Nada Tunnel: The "Gateway
To The Red River Gorge"
Many Have Stood In Line On The Nada Tunnel Road In Powell
County, Kentucky, For Its Cool Mountain Spring Water
By Billie Sue Graybeal - 2008
Most of the residents in and near Powell County, Kentucky, can tell you about the mountain spring located on Nada Tunnel Road.
Nada Tunnel in Powell County, Kentucky, serves as the "Gateway to Red River Gorge." This tunnel is 900 feet long and was opened in 1912 for rail cars to carry the timber out of the gorge and transport it to Clay City and points beyond.
(Photo courtesy of Billie Sue Graybeal.)
Nearly anyone you talk to who has visited the Red River Gorge knows about the spring. Motorcycle riders and bicyclists stop by from time to time as they enter the gorge for a wonderful trip across the rugged mountain terrain. The mountain spring, located just a short distance from the entrance to Nada Tunnel, is a source of water for many of the families in the area. It is also a "must-stop" on Highway 77 (Nada Tunnel Road) for all of the gorge visitors who return each time they visit to sample a drink of the cool, clear, mountain water.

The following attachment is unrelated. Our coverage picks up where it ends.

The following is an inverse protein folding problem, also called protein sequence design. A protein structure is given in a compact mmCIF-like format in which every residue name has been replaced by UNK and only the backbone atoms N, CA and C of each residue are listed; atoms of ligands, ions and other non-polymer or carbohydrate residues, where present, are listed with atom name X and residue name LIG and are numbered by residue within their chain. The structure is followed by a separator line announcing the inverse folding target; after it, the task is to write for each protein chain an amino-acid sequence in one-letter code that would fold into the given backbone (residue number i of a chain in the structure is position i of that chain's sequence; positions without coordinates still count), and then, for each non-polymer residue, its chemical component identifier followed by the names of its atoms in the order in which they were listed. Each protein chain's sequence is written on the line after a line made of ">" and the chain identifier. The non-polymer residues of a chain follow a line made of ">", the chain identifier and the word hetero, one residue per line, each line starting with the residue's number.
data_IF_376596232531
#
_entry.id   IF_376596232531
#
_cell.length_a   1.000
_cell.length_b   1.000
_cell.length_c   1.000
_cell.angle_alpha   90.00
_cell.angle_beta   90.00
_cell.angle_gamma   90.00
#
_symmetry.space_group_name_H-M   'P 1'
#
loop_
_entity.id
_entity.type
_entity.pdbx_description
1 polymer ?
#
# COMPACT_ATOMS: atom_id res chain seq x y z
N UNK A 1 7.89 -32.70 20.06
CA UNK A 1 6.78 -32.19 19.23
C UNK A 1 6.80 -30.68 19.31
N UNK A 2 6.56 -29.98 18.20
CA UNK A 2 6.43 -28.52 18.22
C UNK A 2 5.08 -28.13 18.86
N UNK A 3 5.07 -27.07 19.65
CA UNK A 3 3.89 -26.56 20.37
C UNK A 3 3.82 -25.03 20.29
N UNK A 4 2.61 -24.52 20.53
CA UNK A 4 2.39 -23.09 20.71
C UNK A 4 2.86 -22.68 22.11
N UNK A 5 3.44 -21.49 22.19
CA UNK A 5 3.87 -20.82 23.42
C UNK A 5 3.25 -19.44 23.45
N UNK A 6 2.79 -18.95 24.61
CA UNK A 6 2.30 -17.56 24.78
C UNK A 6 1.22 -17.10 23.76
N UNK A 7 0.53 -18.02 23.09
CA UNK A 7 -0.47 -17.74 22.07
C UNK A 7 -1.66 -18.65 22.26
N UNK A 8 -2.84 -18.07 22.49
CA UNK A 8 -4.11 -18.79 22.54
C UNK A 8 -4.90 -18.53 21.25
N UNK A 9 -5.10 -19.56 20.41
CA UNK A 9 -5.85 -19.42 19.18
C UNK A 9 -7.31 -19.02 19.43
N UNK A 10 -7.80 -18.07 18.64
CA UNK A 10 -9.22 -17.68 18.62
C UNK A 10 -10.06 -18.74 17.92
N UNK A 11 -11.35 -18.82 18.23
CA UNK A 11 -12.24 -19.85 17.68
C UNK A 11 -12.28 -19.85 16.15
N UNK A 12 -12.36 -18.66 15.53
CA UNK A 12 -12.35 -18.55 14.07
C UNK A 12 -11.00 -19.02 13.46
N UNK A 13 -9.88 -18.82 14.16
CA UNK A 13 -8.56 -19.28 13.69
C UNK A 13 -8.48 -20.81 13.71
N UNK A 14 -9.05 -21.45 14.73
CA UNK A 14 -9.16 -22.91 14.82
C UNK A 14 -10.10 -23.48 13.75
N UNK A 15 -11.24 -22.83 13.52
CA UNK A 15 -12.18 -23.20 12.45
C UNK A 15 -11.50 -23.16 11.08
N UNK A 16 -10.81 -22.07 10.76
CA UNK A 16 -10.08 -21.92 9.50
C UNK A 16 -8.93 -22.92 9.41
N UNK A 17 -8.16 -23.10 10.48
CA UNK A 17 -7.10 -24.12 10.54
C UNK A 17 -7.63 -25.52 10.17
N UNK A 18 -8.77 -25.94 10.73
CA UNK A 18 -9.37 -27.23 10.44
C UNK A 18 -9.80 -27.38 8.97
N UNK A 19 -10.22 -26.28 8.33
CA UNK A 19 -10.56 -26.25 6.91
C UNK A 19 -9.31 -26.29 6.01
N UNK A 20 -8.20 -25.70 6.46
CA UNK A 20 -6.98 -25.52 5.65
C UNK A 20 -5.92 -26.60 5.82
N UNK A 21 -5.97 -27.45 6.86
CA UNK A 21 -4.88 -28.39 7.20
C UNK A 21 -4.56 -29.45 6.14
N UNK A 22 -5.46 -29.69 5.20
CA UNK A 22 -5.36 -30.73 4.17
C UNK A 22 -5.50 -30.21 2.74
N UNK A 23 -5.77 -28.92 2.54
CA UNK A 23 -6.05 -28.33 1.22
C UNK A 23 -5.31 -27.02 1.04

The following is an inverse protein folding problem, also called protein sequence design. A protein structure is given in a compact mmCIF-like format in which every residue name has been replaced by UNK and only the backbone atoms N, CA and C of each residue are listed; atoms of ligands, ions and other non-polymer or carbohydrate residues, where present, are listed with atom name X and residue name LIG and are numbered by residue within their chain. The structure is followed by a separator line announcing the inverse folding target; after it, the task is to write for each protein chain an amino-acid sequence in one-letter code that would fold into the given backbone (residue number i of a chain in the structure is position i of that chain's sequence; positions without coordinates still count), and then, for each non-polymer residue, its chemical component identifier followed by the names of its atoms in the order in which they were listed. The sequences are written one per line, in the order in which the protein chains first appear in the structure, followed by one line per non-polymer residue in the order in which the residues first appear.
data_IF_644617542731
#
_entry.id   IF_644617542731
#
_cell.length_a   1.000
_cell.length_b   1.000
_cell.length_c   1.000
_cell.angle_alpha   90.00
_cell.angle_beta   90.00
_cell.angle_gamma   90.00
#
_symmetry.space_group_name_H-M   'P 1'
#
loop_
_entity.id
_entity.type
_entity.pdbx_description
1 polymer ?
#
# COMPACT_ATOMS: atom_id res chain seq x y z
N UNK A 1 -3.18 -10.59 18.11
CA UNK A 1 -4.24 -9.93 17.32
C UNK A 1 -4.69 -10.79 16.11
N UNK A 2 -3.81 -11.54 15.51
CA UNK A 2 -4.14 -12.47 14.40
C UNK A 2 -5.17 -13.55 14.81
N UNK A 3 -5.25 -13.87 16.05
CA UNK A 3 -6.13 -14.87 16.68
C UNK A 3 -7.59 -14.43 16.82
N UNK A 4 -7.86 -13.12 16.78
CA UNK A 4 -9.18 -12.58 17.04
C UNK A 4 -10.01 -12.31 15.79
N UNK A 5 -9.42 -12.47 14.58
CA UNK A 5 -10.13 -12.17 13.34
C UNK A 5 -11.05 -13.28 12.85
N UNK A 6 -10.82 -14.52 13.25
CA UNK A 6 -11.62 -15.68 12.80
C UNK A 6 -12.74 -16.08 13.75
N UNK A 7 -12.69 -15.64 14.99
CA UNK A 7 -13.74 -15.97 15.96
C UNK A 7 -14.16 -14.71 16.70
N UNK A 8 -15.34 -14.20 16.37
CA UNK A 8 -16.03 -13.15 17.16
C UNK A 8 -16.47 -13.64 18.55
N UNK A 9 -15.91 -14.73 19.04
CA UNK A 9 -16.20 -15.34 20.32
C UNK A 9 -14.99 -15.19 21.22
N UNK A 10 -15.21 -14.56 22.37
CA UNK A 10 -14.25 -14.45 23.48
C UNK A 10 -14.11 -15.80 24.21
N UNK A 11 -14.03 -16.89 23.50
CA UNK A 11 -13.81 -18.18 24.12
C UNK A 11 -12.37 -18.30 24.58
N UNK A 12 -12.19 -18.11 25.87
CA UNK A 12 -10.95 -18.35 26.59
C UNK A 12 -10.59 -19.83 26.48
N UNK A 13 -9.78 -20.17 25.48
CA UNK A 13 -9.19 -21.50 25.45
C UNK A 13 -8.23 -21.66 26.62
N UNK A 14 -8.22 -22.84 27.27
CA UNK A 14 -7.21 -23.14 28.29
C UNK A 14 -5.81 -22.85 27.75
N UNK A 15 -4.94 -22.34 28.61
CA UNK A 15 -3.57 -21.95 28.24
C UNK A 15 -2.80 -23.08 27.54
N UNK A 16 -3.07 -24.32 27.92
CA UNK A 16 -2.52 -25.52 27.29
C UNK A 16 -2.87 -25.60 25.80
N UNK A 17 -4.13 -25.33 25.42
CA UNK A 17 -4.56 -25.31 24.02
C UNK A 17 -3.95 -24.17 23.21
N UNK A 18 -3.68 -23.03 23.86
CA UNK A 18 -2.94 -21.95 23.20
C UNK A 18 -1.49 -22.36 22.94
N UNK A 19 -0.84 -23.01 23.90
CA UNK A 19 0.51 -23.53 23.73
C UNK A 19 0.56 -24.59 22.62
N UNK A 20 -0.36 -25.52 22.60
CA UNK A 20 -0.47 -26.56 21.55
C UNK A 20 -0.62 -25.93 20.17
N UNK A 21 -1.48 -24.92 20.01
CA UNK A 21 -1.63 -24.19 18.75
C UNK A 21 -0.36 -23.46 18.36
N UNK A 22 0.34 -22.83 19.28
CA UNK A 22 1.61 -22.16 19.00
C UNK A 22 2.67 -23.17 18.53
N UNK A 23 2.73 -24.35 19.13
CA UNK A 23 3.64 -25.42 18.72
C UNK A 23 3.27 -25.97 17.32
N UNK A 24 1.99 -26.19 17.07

Nada Tunnel Road turns off Route 11 between Stanton and Slade in Powell County. Because of its unique nature, Nada Tunnel is on the National Register of Historic Places. In 1910 two teams of workers began chipping away on each side of the mountain and worked their way to the middle to create a way through for the logging that had begun in the gorge in the early 1900s. There was no modern equipment to assist the workers, except for steam-powered jackhammers and carbide lamps. Most of the work was done by hand with picks and shovels after dynamite was placed to dislodge some of the mountain's thick rocks. The one-lane, 900-foot-long tunnel was opened in 1912 for rail cars to carry the timber out of the gorge and transport it to Clay City and points beyond.
The tunnel measures 13x12x900, and the one-lane road today serves as the "Gateway to Red River Gorge." The Red River Gorge area is famous all over the world for its beautiful flora and fauna, rock formations, and the over 100 stone arches found there. Climbers flock to the gorge to try their luck on the rock formations throughout the gorge.
Debbie Keener collects water at the Nada Spring in Powell County, Kentucky. Folks from neighboring communities, counties, and even states wait their turn to fill plastic bottles and coolers. (Photo courtesy of Billie Sue Graybeal.)
Currently, there are about 50 families living along the Nada Tunnel Road. The community originally served as home to the loggers. On most days, those planning to camp in the gorge can purchase firewood from folks along the road, and visitors can almost always count on a wave from someone living along the road.